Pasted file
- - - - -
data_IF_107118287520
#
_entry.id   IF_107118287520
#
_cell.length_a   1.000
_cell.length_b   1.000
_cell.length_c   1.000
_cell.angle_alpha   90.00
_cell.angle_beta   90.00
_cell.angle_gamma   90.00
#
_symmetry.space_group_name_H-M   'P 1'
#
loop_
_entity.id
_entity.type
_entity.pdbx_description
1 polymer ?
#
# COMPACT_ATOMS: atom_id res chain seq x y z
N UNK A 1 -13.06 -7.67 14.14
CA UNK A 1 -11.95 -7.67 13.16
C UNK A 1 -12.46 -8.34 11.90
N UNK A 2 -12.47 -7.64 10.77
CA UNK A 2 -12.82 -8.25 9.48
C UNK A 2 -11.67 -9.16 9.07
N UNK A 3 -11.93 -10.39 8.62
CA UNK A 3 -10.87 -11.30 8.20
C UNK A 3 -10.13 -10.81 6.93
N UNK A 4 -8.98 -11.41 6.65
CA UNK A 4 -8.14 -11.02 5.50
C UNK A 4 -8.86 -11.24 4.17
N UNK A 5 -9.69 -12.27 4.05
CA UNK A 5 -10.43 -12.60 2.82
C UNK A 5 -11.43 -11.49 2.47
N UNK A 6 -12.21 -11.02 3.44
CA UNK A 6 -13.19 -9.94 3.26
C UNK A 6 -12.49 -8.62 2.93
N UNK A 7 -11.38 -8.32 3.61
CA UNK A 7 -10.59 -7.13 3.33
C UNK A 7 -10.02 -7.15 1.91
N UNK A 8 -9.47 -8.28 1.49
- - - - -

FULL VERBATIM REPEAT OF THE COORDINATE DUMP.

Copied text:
data_IF_107118287520
#
_entry.id   IF_107118287520
#
_cell.length_a   1.000
_cell.length_b   1.000
_cell.length_c   1.000
_cell.angle_alpha   90.00
_cell.angle_beta   90.00
_cell.angle_gamma   90.00
#
_symmetry.space_group_name_H-M   'P 1'
#
loop_
_entity.id
_entity.type
_entity.pdbx_description
1 polymer ?
#
# COMPACT_ATOMS: atom_id res chain seq x y z
N UNK A 1 -13.06 -7.67 14.14
CA UNK A 1 -11.95 -7.67 13.16
C UNK A 1 -12.46 -8.34 11.90
N UNK A 2 -12.47 -7.64 10.77
CA UNK A 2 -12.82 -8.25 9.48
C UNK A 2 -11.67 -9.16 9.07
N UNK A 3 -11.93 -10.39 8.62
CA UNK A 3 -10.87 -11.30 8.20
C UNK A 3 -10.13 -10.81 6.93
N UNK A 4 -8.98 -11.41 6.65
CA UNK A 4 -8.14 -11.02 5.50
C UNK A 4 -8.86 -11.24 4.17
N UNK A 5 -9.69 -12.27 4.05
CA UNK A 5 -10.43 -12.60 2.82
C UNK A 5 -11.43 -11.49 2.47
N UNK A 6 -12.21 -11.02 3.44
CA UNK A 6 -13.19 -9.94 3.26
C UNK A 6 -12.49 -8.62 2.93
N UNK A 7 -11.38 -8.32 3.61
CA UNK A 7 -10.59 -7.13 3.33
C UNK A 7 -10.02 -7.15 1.91
N UNK A 8 -9.47 -8.28 1.49